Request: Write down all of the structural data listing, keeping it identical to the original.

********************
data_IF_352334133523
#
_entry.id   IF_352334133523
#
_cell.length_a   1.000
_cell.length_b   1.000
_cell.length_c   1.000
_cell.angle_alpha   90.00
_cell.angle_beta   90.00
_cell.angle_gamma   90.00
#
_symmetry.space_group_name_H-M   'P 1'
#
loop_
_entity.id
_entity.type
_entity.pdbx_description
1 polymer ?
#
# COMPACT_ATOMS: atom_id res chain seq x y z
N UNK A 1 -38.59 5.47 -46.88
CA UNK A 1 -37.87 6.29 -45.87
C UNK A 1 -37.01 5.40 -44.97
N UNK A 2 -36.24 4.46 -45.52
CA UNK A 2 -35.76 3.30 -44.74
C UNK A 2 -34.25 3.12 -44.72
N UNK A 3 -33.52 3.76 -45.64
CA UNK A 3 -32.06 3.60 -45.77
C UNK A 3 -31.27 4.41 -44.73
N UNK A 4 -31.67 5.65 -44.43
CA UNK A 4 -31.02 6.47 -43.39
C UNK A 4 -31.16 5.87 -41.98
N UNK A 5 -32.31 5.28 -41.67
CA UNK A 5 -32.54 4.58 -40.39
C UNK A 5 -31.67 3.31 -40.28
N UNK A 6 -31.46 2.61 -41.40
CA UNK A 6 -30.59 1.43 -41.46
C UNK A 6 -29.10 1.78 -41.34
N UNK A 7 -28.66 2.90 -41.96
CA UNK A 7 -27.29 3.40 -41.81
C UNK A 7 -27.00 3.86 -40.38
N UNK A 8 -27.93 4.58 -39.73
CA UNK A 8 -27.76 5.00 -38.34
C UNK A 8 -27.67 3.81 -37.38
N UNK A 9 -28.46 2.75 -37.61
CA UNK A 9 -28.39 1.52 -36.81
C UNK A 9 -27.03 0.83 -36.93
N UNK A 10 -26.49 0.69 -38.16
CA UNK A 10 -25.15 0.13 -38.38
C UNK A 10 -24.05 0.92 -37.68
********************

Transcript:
data_IF_352334133523
#
_entry.id   IF_352334133523
#
_cell.length_a   1.000
_cell.length_b   1.000
_cell.length_c   1.000
_cell.angle_alpha   90.00
_cell.angle_beta   90.00
_cell.angle_gamma   90.00
#
_symmetry.space_group_name_H-M   'P 1'
#
loop_
_entity.id
_entity.type
_entity.pdbx_description
1 polymer ?
#
# COMPACT_ATOMS: atom_id res chain seq x y z
N UNK A 1 -38.59 5.47 -46.88
CA UNK A 1 -37.87 6.29 -45.87
C UNK A 1 -37.01 5.40 -44.97
N UNK A 2 -36.24 4.46 -45.52
CA UNK A 2 -35.76 3.30 -44.74
C UNK A 2 -34.25 3.12 -44.72
N UNK A 3 -33.52 3.76 -45.64
CA UNK A 3 -32.06 3.60 -45.77
C UNK A 3 -31.27 4.41 -44.73
N UNK A 4 -31.67 5.65 -44.43
CA UNK A 4 -31.02 6.47 -43.39
C UNK A 4 -31.16 5.87 -41.98
N UNK A 5 -32.31 5.28 -41.67
CA UNK A 5 -32.54 4.58 -40.39
C UNK A 5 -31.67 3.31 -40.28
N UNK A 6 -31.46 2.61 -41.40
CA UNK A 6 -30.59 1.43 -41.46
C UNK A 6 -29.10 1.78 -41.34
N UNK A 7 -28.66 2.90 -41.96
CA UNK A 7 -27.29 3.40 -41.81
C UNK A 7 -27.00 3.86 -40.38
N UNK A 8 -27.93 4.58 -39.73
CA UNK A 8 -27.76 5.00 -38.34
C UNK A 8 -27.67 3.81 -37.38
N UNK A 9 -28.46 2.75 -37.61
CA UNK A 9 -28.39 1.52 -36.81
C UNK A 9 -27.03 0.83 -36.93
N UNK A 10 -26.49 0.69 -38.16
CA UNK A 10 -25.15 0.13 -38.38
C UNK A 10 -24.05 0.92 -37.68